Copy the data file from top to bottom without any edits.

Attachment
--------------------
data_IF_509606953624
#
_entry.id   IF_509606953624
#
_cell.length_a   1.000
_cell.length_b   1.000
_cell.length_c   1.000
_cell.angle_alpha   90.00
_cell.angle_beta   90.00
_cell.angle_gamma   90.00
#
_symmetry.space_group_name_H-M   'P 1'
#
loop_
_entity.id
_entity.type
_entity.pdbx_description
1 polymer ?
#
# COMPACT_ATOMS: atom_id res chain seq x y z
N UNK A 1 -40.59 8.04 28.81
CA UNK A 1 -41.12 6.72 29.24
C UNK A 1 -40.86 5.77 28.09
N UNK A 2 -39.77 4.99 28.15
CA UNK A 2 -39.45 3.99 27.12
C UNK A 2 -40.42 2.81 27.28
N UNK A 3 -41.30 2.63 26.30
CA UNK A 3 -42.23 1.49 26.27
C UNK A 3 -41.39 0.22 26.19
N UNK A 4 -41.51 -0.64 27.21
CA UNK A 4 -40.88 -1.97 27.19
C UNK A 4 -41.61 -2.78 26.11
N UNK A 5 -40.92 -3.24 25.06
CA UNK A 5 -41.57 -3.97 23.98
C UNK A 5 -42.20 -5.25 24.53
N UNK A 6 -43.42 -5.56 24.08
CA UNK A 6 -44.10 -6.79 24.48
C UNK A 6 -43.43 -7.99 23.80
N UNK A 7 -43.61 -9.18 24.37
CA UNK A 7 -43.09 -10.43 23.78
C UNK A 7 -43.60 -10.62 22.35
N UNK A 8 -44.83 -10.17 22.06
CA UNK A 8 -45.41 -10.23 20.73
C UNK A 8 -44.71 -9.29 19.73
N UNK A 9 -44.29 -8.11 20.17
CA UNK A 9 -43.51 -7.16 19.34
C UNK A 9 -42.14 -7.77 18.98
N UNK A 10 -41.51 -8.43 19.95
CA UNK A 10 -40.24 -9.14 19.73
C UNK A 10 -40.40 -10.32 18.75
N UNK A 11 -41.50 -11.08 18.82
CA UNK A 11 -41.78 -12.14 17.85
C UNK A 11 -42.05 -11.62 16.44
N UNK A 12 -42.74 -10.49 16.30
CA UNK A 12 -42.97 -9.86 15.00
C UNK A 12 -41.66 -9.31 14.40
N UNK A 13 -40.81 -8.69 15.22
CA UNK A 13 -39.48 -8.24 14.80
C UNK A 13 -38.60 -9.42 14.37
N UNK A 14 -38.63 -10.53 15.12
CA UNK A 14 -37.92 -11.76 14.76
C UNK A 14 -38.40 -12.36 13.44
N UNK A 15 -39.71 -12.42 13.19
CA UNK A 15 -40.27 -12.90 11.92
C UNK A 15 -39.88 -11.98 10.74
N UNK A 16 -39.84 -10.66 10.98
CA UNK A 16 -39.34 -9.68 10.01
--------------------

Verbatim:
data_IF_509606953624
#
_entry.id   IF_509606953624
#
_cell.length_a   1.000
_cell.length_b   1.000
_cell.length_c   1.000
_cell.angle_alpha   90.00
_cell.angle_beta   90.00
_cell.angle_gamma   90.00
#
_symmetry.space_group_name_H-M   'P 1'
#
loop_
_entity.id
_entity.type
_entity.pdbx_description
1 polymer ?
#
# COMPACT_ATOMS: atom_id res chain seq x y z
N UNK A 1 -40.59 8.04 28.81
CA UNK A 1 -41.12 6.72 29.24
C UNK A 1 -40.86 5.77 28.09
N UNK A 2 -39.77 4.99 28.15
CA UNK A 2 -39.45 3.99 27.12
C UNK A 2 -40.42 2.81 27.28
N UNK A 3 -41.30 2.63 26.30
CA UNK A 3 -42.23 1.49 26.27
C UNK A 3 -41.39 0.22 26.19
N UNK A 4 -41.51 -0.64 27.21
CA UNK A 4 -40.88 -1.97 27.19
C UNK A 4 -41.61 -2.78 26.11
N UNK A 5 -40.92 -3.24 25.06
CA UNK A 5 -41.57 -3.97 23.98
C UNK A 5 -42.20 -5.25 24.53
N UNK A 6 -43.42 -5.56 24.08
CA UNK A 6 -44.10 -6.79 24.48
C UNK A 6 -43.43 -7.99 23.80
N UNK A 7 -43.61 -9.18 24.37
CA UNK A 7 -43.09 -10.43 23.78
C UNK A 7 -43.60 -10.62 22.35
N UNK A 8 -44.83 -10.17 22.06
CA UNK A 8 -45.41 -10.23 20.73
C UNK A 8 -44.71 -9.29 19.73
N UNK A 9 -44.29 -8.11 20.17
CA UNK A 9 -43.51 -7.16 19.34
C UNK A 9 -42.14 -7.77 18.98
N UNK A 10 -41.51 -8.43 19.95
CA UNK A 10 -40.24 -9.14 19.73
C UNK A 10 -40.40 -10.32 18.75
N UNK A 11 -41.50 -11.08 18.82
CA UNK A 11 -41.78 -12.14 17.85
C UNK A 11 -42.05 -11.62 16.44
N UNK A 12 -42.74 -10.49 16.30
CA UNK A 12 -42.97 -9.86 15.00
C UNK A 12 -41.66 -9.31 14.40
N UNK A 13 -40.81 -8.69 15.22
CA UNK A 13 -39.48 -8.24 14.80
C UNK A 13 -38.60 -9.42 14.37
N UNK A 14 -38.63 -10.53 15.12
CA UNK A 14 -37.92 -11.76 14.76
C UNK A 14 -38.40 -12.36 13.44
N UNK A 15 -39.71 -12.42 13.19
CA UNK A 15 -40.27 -12.90 11.92
C UNK A 15 -39.88 -11.98 10.74
N UNK A 16 -39.84 -10.66 10.98
CA UNK A 16 -39.34 -9.68 10.01